What Obama Predicted about His Surge in Afghanistan

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President Obama traveled to West Point 18 months ago to redefine the American strategy in Afghanistan and explain why he would dispatch an additional 30,000 troops there, to a total of 100,000. “These are the resources that we need to seize the initiative, while building the Afghan capacity that can allow for a responsible transition of our forces out of Afghanistan,” Obama explained.

It was a lengthy speech in which the president emphasized that his strategy was more regional, and included a heavy emphasis on cooperation with Pakistan. Here is the most succinct description the president gave the cadets:

These are the three core elements of our strategy: a military effort to create the conditions for a transition; a civilian surge that reinforces positive action; and an effective partnership with Pakistan.

The president said that “after 18 months, our troops will begin to come home.”

It’s been 18 months, and tomorrow night the president will explain to the nation what “begin to come home” means. The most aggressive scenario seems to be 30,000 troops would return by the end of 2012, meaning 70,000 would still be there.

Some pretty smart people have made some pretty convincing arguments that the military effort has not made much headway in terms of creating the conditions for a transition, and the civilian surge is not “reinforcing positive action.”

Mark Thompson recently flagged Tom Barnett’s post that includes the noted, “The longer we stay, the more we’ll infantilize the system. Ten years in and virtually everything we’ve set about to create is still described as ‘fragile’ – meaning it collapses and disappears the minute we pull out.”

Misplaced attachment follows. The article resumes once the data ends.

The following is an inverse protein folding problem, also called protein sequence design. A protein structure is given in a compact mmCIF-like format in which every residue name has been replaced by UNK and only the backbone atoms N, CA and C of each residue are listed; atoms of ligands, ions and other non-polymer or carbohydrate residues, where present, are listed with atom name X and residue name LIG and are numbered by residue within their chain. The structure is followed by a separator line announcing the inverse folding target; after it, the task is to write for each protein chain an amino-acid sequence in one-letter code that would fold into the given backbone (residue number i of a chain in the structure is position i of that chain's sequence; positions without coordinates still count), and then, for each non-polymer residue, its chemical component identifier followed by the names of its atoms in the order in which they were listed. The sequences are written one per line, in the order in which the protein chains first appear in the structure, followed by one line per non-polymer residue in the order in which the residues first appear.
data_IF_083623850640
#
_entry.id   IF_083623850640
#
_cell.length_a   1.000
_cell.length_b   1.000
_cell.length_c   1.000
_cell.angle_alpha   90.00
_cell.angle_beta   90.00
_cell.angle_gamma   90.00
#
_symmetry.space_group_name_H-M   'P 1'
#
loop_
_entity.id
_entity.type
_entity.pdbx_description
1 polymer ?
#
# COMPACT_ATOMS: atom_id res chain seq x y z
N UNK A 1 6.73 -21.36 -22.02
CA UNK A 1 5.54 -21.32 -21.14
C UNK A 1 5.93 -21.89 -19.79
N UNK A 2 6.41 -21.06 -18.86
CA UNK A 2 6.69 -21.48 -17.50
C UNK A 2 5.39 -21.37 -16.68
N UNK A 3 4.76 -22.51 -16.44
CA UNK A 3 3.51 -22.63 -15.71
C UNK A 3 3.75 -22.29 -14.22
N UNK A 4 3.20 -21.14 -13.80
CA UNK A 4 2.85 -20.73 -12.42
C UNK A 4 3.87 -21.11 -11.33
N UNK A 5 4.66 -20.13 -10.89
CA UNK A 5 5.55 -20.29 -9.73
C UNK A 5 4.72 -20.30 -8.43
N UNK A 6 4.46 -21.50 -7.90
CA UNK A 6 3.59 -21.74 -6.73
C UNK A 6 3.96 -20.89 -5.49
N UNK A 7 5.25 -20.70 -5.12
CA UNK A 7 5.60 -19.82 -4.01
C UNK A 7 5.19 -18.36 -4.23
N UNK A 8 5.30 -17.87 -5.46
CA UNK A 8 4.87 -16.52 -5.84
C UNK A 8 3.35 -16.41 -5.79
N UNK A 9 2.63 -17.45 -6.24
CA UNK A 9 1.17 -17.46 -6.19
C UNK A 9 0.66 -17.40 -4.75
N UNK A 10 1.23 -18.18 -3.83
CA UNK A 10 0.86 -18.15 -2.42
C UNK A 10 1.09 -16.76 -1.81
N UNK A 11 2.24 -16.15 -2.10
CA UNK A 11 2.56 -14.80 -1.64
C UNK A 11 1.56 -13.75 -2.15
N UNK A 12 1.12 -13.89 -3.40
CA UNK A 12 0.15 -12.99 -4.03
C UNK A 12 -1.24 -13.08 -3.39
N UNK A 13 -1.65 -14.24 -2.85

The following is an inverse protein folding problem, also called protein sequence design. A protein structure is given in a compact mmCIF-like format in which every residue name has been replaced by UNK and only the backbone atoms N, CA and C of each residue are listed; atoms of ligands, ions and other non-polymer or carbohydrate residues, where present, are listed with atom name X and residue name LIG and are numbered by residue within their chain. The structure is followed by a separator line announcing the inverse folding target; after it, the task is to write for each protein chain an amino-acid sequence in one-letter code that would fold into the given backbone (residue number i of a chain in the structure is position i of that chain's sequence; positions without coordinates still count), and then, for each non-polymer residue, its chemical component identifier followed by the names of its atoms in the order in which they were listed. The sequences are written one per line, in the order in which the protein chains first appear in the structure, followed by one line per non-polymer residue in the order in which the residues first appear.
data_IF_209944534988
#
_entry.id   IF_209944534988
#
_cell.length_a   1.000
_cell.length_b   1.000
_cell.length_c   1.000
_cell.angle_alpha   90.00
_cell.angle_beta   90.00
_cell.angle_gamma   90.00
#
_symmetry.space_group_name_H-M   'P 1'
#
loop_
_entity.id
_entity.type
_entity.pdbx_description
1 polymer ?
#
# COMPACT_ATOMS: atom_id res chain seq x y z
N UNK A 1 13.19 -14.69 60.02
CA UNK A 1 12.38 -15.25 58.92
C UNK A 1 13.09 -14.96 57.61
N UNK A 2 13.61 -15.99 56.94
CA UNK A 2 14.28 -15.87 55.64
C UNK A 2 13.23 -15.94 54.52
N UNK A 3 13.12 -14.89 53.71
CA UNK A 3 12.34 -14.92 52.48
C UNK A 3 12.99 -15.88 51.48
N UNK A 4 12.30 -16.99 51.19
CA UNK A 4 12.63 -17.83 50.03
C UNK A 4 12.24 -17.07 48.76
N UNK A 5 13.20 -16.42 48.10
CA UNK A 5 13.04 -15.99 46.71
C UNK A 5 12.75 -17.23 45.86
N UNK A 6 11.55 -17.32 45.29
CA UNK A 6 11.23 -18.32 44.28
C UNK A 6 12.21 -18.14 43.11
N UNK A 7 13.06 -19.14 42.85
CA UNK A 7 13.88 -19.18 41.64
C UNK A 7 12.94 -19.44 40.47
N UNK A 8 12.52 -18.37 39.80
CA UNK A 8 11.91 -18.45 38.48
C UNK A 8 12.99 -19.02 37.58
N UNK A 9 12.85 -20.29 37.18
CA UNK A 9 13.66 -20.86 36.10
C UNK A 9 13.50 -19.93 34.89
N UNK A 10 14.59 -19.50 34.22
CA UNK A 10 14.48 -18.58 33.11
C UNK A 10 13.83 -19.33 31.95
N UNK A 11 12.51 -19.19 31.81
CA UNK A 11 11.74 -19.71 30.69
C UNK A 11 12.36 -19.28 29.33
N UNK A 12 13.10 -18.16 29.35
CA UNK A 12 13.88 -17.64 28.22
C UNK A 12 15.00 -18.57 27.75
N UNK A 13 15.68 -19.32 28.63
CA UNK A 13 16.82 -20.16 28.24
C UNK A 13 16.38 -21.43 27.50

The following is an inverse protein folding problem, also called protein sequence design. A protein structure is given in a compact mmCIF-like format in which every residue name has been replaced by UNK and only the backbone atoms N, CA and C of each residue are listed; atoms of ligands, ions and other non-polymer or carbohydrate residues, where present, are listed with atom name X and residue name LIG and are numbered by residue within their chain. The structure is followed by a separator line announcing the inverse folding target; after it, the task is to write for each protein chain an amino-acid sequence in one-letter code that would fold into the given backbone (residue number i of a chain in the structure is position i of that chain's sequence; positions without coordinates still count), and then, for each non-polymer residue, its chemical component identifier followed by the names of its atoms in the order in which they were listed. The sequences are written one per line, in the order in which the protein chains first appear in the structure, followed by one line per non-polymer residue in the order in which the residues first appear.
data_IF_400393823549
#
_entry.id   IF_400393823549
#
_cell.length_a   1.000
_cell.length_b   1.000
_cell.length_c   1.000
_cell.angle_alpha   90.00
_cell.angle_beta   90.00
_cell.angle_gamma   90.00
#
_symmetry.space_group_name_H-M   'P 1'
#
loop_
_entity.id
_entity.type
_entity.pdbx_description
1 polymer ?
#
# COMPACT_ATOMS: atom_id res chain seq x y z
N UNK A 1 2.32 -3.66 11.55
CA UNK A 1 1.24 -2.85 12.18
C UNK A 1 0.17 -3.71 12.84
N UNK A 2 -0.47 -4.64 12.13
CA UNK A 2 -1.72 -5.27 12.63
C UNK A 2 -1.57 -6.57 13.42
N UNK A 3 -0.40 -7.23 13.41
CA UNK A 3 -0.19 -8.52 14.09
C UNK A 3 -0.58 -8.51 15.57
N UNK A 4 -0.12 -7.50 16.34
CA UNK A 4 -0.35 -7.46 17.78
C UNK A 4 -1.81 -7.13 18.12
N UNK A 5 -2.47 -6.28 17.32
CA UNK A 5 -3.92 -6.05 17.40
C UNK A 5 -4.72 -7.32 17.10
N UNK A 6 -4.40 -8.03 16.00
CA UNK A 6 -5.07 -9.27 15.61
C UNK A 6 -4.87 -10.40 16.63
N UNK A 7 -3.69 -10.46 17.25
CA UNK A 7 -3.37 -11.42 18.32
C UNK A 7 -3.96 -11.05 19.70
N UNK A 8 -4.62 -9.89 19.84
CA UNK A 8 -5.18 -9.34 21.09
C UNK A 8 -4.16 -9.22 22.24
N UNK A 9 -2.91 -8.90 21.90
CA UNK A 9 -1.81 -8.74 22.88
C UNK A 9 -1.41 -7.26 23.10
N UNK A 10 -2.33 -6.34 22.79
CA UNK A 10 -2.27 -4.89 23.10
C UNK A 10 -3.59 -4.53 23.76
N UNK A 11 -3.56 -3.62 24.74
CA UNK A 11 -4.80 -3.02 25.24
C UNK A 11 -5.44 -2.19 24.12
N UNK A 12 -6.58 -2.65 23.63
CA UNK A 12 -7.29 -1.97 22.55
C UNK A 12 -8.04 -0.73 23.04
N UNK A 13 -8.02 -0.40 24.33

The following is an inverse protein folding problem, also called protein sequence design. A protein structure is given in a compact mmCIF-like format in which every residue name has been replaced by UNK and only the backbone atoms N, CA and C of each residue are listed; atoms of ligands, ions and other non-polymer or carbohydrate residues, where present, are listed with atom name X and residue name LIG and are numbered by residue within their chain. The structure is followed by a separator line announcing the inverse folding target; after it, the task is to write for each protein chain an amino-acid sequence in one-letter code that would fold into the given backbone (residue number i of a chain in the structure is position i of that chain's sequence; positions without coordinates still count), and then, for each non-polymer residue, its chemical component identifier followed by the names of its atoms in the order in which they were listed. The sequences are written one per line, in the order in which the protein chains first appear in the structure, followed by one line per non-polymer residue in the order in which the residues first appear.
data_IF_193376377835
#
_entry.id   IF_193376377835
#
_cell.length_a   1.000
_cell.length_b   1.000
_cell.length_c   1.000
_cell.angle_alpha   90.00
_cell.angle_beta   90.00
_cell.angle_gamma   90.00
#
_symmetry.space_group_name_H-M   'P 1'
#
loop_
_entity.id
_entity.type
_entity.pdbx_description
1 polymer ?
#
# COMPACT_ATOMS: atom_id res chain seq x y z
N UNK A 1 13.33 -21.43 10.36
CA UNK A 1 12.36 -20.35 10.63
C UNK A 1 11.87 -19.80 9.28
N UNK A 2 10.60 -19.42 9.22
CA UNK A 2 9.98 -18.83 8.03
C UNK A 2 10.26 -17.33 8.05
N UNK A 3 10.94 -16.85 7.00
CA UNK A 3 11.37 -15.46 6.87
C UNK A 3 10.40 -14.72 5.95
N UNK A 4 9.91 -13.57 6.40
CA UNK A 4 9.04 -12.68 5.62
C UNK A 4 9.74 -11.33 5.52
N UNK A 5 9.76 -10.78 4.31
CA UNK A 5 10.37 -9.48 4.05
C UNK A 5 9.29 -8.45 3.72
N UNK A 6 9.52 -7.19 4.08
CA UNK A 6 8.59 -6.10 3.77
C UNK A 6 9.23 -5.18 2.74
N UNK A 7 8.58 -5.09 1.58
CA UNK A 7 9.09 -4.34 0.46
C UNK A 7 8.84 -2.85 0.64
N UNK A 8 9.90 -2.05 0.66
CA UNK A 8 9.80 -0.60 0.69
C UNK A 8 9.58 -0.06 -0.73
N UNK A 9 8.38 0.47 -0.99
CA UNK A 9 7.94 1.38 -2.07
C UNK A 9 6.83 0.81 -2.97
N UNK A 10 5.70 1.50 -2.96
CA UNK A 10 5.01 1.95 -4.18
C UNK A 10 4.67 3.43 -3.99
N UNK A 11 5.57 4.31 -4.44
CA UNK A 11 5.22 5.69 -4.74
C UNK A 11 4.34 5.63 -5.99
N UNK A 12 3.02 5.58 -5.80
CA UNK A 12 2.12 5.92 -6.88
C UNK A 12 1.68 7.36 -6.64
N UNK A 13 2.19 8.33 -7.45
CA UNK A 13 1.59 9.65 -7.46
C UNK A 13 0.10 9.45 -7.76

Thompson also noted Ann Marlowe’s piece in Policy Review that went a bit like this:

If bribing the villagers and spending billions on dubious training programs fails to produce security, COIN advocates answer that we need more troops and money. They will not admit the possibility that the medicine does not work…We are neglecting the political factors and following a “strategy of tactics” that will inexorably lead to an unnecessary, self-inflicted defeat.

Meanwhile, calling the U.S. relationship with Pakistan “effective” at this point feels like a stretch. Relations between the two nations have mostly deteriorated over the past 18 months. Pakistan is still stinging from the whole Bin Laden operation, which we kept them in the dark about. Their security forces apparently tip off rather than kill bomb makers. They arrested one of our operatives and apparently our informants. The list goes on and on.

Obama told America 18 months ago that he had devised the right strategy to succeed in Afghanistan, had provided the appropriate resources for that mission, and he set a timetable for it to work — 18 months — so troops can begin coming home.

I remember talking to a source at the U.S. Central Command 18 months ago. I asked him what the new strategy was in Afghanistan. He replied, “Send in more troops. Kill a lot of people. Declare victory. Leave.”

Was he right?